President Trump’s visit has been the excuse for another burst of scaremongering about what a US-UK trade deal might mean for the NHS. You might expect dire warnings about ‘profits before people’ or ‘the Americanisation of healthcare’ to come from the far left and from die-hard Remainers. But even candidates for the Tory leadership have felt obliged to declare that “our NHS is not for sale”.
We have, of course, been here many times before. It’s almost impossible to have a sensible discussion about the NHS now that it has been raised to the same status in the UK as ‘motherhood and apple pie’ in the US. Hence the predictable howls of outrage when US ambassador Woody Johnson said that he expected the ‘entire economy’ to be on the table in negotiations over a future trade deal, including healthcare.
As it happens, the ambassador’s position was nothing new. The US has traditionally favoured a relatively liberal ‘negative list’ approach to trade deals on services, where the presumption is that a sector is included unless it is specifically excluded. President Trump has since said that the NHS would be one of the exceptions. Healthcare is a large part of any advanced economy and the NHS itself is the world’s fifth largest employer (a rather revealing fact in its own right).
What’s more, it’s not obvious what people are supposed to be so worried about. Most of the horror stories over the last few days have focused on the possibility that US firms might be allowed to bid for NHS contracts. For example, Vince Cable has warned that the US “would like preferential access to public service procurements, including the NHS”.
This is so wide of the mark that it’s hard to know where to begin. For a start, US firms already work successfully with the NHS in many areas. IBM, for example, is a major provider of IT services. Are people really saying that these contracts should be cancelled, just because IBM is American? Aren’t we supposed to be in favour of lowering barriers to global trade?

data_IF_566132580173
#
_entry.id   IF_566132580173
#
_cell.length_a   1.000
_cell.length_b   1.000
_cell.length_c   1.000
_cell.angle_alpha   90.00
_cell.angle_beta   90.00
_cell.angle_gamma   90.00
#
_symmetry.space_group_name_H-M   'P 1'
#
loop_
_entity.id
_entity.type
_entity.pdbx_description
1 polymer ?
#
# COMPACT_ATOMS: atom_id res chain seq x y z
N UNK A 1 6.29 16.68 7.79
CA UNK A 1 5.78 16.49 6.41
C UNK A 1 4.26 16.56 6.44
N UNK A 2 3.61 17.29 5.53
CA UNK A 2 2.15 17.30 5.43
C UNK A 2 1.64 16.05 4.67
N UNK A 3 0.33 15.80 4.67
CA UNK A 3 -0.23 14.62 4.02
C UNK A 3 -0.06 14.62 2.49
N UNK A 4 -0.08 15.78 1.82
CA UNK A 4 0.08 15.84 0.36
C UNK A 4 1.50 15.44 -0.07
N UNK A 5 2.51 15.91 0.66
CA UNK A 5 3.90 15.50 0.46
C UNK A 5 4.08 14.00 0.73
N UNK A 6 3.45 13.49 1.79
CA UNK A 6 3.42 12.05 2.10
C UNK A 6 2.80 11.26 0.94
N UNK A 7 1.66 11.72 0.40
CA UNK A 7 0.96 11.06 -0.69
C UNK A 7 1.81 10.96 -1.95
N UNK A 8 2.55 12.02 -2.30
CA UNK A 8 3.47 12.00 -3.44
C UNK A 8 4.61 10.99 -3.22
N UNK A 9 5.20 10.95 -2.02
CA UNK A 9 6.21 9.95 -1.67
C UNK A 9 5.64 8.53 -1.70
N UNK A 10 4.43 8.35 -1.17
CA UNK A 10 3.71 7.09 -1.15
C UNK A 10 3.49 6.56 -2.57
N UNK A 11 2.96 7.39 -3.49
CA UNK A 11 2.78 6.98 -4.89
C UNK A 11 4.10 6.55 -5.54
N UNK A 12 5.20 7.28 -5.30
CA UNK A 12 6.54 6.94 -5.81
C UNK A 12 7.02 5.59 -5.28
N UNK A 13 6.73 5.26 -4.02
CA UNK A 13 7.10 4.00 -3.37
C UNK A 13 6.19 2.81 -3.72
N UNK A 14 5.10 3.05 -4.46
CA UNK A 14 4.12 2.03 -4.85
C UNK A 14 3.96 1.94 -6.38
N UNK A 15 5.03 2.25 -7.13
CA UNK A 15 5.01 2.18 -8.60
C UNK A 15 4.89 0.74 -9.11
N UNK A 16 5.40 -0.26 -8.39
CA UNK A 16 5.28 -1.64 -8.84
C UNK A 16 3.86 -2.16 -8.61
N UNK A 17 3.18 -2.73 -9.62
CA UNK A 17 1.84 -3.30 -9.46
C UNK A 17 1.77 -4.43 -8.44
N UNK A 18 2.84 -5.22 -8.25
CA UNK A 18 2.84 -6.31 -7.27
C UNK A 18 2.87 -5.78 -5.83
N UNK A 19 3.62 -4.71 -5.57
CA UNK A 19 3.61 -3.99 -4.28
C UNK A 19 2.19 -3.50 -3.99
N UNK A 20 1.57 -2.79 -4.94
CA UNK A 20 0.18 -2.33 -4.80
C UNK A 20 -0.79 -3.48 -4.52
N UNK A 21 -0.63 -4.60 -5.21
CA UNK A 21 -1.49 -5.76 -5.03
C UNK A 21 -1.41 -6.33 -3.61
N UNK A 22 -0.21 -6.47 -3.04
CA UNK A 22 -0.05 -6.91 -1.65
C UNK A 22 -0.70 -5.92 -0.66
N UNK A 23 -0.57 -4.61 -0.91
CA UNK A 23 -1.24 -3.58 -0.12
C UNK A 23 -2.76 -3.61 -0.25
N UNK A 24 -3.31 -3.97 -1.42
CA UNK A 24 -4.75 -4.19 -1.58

What’s more, rather than granting US ‘preferential access’, any conceivable agreement with the UK would simply put them on a level playing field with existing suppliers. US drugs companies would not therefore be able to sell medicines to the NHS at a higher price than the UK currently pays. Instead, it is far more likely that increased competition and more choice would drive down prices and raise quality, as in any other sector. Healthcare is not a ‘natural monopoly’ where a single provider can put ‘profits before people’.
There also seems to be plenty of confusion about what a US-UK trade deal might mean for how the NHS is financed. At this point, someone usually brings up Nigel Farage’s old comments about moving to an ‘insurance-based system’ (presumably more private insurance) and jumps to the conclusion that a US-UK trade deal would inevitably lead to the adoption of the American healthcare model.
This is plain daft. Just look at the diversity of funding models in the EU, which goes well beyond the degree of integration and harmonisation ever likely to be included in a US-UK free trade agreement. There’s no pressure on other EU members to copy how things are done in the NHS. Most have gone their own way, with rather more successful outcomes for patients.
So, what’s left? Some have argued that ‘market access’ provisions in a US-UK free trade agreement would force the UK to end the NHS monopoly on the provision of public healthcare. But putting aside the question of whether that would be such a bad thing, it is standard practice for certain government services to be ringfenced from these provisions. Indeed, this was a key feature of the stalled negotiations between the US and the EU over the Transatlantic Trade and Investment Partnership (TTIP).
Finally, there are concerns that a US-UK trade deal would include an investor-state dispute settlement (ISDS), or investment court system (ICS), which might allow US firms to sue the UK government for discriminatory practices and make it harder to bring services back under full public control without paying appropriate compensation.
This constraint would not necessarily be a bad thing either, but let’s put that to one side too. The more important point here is that the TTIP negotiations also provide a template for ringfencing public healthcare from an ISDS. What’s more, it’s not certain that a US-UK deal would even include an ISDS. For example, there wasn’t one in the draft of An “Ideal” US-UK Free Trade Agreement worked up by a group of free-market think tanks in 2018.
In short, the idea that a US-UK trade deal would mark ‘the end of the NHS’ is classic Project Fear. Free trade and more competition should be good for consumers – including those reliant on the NHS for healthcare. If we can trust an American company to run a critical IT system, a routine hip replacement should be a doddle.
I’m more optimistic too than others, such as Sam Lowe of the Centre for European Reform, who argue that the UK will inevitably have to bow to every US demand in order to get any agreement over the line. If the US did indeed insist on playing hardball, it would surely be time to breathe some life back into ‘no deal is better than a bad deal’.
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